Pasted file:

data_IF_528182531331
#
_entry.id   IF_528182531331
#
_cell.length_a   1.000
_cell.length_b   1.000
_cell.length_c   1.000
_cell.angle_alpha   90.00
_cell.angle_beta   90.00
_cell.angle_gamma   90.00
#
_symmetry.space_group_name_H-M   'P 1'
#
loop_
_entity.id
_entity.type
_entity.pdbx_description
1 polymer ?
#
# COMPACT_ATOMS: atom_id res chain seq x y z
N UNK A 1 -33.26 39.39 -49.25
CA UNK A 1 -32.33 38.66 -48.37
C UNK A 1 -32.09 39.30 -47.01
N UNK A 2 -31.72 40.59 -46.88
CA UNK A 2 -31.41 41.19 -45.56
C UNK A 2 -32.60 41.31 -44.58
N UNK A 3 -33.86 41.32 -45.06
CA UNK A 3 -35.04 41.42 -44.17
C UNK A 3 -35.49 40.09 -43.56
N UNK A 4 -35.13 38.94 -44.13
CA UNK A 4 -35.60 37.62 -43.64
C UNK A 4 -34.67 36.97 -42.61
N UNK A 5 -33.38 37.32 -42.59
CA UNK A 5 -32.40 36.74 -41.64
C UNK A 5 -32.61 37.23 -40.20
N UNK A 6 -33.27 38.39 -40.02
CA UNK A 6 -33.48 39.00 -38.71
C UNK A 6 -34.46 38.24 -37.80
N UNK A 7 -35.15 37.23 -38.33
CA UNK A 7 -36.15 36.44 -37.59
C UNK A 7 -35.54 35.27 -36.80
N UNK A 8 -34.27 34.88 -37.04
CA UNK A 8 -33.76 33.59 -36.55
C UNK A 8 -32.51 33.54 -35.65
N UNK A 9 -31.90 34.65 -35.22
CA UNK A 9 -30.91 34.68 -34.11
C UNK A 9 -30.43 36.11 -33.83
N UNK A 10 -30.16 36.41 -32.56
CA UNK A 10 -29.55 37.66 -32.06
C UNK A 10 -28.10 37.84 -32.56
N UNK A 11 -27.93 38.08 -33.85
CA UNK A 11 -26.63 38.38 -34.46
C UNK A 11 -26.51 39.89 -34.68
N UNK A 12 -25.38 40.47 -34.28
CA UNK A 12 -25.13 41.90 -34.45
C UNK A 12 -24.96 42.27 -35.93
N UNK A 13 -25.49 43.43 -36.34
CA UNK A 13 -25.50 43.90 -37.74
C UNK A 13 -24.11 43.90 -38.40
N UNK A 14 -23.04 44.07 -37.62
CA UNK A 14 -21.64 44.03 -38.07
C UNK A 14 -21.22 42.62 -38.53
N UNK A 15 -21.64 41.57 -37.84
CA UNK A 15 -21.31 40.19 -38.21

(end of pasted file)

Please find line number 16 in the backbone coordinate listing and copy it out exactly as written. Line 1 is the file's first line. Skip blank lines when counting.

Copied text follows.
_entity.type